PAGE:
When Bobby Jones and Clifford Roberts conceived of the golf club that became Augusta National, their plans were ambitious: two 18-hole golf courses, one for women; tennis courts, a pool, outdoor squash courts and a bridle trail; an extensive real-estate development with at least two dozen large building lots overlooking the course; and 1,800 members, more than a few of them from overseas. In the spring of 1931, in Augusta, Ga., they found the ideal property: a defunct commercial nursery, which, Jones wrote later, “looked as though it were already a golf course.”
Jones and Roberts, however, had the misfortune to undertake their project at the outset of the Great Depression. They were able to raise only a fraction of the money they needed, and, in three years of conscientious, nationwide marketing, they signed up just 76 of those 1,800 members, even though dues were attractively low: $60 a year for men and $15 for wives and children. They did build one golf course, but even before it was completed, they were deeply in debt—so much so that in 1935, eight months after Gene Sarazen hit “the shot heard round the world” at the second Masters, the club’s creditors foreclosed. Then—just as Augusta National was beginning to recover financially—the world went to war. Shortly after the 1942 Masters, the club and the tournament shut down for the duration.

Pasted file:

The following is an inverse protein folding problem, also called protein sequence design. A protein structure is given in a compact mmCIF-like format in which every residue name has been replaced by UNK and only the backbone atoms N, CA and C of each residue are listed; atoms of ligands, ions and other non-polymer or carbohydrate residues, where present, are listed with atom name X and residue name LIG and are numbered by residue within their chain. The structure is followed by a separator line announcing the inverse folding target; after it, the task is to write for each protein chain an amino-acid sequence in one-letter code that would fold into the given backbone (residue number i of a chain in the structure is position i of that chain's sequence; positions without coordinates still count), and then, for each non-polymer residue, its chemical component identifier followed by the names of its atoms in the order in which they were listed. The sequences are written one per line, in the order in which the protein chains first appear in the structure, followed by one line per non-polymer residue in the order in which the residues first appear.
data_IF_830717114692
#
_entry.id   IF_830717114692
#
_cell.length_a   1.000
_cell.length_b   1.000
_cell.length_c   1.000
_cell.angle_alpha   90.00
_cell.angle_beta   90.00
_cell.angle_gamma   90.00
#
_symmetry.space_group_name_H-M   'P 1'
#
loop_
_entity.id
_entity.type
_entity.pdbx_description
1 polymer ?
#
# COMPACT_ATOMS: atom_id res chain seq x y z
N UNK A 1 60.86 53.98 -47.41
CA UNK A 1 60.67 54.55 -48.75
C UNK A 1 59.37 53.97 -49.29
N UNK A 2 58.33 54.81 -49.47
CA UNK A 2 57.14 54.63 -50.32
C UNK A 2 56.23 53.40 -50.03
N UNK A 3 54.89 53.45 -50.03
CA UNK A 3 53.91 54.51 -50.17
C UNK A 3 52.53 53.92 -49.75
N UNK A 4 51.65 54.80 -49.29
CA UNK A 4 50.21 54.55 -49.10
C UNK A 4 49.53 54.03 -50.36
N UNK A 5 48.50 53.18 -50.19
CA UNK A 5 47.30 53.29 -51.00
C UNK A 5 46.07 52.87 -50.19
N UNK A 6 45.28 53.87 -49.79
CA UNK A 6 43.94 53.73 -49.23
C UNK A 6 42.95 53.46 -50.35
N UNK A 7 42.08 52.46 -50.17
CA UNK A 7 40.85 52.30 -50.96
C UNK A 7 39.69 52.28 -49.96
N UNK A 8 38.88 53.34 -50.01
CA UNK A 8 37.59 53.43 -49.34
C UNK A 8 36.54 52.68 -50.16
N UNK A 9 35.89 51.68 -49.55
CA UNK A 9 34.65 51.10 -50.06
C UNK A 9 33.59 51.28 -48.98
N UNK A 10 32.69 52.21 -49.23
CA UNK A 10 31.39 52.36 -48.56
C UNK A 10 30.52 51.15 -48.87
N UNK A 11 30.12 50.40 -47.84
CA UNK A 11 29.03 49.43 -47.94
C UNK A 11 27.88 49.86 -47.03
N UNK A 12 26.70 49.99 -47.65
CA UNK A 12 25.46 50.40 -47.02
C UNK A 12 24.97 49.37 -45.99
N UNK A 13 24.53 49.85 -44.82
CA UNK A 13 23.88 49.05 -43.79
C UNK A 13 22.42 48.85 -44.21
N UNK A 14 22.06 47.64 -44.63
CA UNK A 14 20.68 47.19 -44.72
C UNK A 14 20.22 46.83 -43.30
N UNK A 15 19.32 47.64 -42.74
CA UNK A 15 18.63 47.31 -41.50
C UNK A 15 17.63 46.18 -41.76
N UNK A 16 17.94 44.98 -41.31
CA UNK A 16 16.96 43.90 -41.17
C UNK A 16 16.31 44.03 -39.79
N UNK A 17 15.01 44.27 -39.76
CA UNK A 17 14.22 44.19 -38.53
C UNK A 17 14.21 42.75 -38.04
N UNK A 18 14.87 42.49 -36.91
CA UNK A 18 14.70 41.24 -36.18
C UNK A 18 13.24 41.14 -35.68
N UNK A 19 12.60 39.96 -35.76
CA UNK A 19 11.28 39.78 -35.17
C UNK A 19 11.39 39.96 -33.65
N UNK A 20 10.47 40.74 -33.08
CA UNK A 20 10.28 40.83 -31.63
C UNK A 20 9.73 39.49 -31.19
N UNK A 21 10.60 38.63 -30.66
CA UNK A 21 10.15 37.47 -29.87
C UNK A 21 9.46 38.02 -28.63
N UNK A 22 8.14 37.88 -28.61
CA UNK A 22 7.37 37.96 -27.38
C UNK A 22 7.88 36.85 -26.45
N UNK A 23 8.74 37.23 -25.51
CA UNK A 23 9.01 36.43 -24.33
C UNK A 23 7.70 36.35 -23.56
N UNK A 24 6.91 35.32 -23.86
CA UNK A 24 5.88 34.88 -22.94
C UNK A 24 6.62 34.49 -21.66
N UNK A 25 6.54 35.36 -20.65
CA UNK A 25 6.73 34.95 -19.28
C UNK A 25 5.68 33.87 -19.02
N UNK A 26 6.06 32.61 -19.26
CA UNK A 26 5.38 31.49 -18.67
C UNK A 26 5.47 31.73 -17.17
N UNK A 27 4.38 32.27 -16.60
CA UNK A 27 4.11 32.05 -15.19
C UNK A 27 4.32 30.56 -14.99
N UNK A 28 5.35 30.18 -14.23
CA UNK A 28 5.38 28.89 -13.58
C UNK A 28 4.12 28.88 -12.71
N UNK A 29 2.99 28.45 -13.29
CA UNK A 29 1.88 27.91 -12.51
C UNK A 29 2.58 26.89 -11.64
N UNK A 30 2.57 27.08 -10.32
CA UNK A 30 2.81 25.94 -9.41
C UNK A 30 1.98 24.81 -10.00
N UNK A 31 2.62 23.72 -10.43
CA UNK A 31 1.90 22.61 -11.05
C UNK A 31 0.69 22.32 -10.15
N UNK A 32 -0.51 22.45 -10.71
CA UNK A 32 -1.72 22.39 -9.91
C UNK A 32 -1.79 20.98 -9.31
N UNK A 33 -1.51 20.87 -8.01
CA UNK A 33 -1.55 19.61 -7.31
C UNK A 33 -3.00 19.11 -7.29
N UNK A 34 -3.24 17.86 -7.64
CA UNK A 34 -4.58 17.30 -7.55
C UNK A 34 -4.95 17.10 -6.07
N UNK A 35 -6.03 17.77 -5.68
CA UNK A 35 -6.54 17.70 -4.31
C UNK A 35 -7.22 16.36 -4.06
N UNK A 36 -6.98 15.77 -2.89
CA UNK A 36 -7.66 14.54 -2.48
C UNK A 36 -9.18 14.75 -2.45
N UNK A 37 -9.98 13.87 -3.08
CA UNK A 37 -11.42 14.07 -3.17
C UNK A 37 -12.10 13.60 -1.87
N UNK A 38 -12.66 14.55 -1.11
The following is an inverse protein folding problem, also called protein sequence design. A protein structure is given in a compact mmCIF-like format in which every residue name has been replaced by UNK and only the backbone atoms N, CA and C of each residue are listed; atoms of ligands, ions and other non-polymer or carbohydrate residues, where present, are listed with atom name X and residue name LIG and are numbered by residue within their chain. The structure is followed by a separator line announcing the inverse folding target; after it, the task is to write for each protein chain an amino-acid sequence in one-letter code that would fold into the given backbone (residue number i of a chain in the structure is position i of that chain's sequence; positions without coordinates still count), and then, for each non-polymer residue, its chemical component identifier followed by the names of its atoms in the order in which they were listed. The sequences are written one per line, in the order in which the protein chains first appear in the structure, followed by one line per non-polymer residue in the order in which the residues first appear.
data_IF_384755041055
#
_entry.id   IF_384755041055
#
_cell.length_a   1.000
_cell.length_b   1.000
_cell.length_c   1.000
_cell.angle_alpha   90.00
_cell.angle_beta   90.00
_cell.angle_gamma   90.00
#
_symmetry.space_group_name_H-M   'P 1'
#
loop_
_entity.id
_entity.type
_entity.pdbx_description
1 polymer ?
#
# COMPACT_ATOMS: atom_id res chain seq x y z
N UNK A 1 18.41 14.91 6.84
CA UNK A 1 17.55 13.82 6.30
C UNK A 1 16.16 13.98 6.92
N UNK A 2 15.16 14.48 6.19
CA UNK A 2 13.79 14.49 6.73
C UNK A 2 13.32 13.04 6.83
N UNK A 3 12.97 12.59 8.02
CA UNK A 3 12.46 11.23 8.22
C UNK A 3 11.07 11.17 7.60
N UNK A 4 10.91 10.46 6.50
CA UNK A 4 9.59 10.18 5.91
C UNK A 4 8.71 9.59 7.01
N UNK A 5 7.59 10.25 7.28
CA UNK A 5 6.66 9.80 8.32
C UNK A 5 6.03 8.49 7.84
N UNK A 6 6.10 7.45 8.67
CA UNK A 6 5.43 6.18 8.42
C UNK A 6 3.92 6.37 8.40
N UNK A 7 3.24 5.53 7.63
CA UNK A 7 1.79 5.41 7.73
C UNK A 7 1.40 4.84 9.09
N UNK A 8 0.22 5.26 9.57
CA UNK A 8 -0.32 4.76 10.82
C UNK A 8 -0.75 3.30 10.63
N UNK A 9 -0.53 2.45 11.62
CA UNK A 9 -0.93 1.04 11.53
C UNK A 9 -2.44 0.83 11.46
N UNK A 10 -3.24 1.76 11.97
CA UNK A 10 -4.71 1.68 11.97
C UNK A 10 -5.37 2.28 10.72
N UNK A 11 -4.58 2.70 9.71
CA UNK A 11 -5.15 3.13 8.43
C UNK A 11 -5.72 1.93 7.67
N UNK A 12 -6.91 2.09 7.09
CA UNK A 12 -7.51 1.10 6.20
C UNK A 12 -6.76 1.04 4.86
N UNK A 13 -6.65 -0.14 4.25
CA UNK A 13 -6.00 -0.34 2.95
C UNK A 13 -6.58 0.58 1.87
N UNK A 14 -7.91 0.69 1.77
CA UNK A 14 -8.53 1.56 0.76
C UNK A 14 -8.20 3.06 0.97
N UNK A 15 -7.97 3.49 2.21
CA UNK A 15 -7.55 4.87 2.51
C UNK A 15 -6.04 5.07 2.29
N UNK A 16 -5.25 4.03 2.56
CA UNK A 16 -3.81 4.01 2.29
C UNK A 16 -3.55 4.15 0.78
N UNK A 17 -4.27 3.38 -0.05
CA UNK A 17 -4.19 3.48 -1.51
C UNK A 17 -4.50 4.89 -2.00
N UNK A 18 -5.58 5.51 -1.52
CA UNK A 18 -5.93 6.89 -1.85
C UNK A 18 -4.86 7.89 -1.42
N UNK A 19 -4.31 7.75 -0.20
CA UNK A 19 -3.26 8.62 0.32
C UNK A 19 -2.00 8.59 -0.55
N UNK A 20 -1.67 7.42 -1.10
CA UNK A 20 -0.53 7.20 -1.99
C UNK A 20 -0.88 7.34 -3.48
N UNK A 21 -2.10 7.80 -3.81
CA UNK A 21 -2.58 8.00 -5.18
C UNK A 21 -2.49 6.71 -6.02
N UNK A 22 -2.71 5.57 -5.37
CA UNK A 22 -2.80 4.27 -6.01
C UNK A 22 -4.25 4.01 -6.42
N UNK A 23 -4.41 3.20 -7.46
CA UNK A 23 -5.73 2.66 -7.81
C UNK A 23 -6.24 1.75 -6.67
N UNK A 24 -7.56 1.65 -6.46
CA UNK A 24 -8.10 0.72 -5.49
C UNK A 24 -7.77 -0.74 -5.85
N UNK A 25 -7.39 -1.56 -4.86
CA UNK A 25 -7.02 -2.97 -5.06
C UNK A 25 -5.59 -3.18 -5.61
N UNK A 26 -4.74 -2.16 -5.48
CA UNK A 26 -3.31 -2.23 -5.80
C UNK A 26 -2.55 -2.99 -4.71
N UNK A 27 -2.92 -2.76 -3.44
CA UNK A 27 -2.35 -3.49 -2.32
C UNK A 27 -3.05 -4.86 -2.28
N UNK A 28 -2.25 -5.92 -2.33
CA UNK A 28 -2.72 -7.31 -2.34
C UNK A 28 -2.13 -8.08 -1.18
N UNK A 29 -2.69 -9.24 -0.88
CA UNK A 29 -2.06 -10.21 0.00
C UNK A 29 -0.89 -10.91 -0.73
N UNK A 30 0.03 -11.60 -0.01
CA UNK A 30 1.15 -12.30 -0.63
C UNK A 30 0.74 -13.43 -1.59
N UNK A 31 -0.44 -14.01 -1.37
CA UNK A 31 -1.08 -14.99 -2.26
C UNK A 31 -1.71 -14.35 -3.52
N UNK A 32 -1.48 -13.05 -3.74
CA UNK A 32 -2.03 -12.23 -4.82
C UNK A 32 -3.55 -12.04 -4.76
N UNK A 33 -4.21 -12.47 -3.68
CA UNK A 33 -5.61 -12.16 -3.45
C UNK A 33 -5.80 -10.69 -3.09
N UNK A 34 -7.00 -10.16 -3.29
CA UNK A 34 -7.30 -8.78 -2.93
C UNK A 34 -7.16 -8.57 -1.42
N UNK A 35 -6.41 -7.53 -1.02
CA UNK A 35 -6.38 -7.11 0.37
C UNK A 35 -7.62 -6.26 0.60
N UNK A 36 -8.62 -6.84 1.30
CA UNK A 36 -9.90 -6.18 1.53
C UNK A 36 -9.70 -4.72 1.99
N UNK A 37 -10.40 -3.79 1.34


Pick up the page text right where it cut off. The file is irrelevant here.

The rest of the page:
The fact that Augusta National and the Masters exist today is mainly a credit to the stubborn single-mindedness of Roberts, who was determined, against the odds, to create an enduring monument to Jones. But what if things had turned out differently? What if the booming economy of the 1920s had continued into the 1930s? What if Jones and Roberts had been able to raise all the money they needed to fully execute their original plan? What if the world had somehow remained at peace through the 1940s? What if Jones and Roberts had named their club Georgia National (as they almost did anyway because Roberts believed that, with the state’s name in the name of the club, Georgians would be sure to support it)? What would Georgia National be like today?
America’s most recognizable clubhouse was completed in 1857 by Dennis Redmond, an Irish immigrant and agricultural reformer who had moved to Augusta from Utica, N.Y. Redmond hoped to prove that farmers in the South could economically grow fruit instead of cotton. He viewed his house, which he designed, …….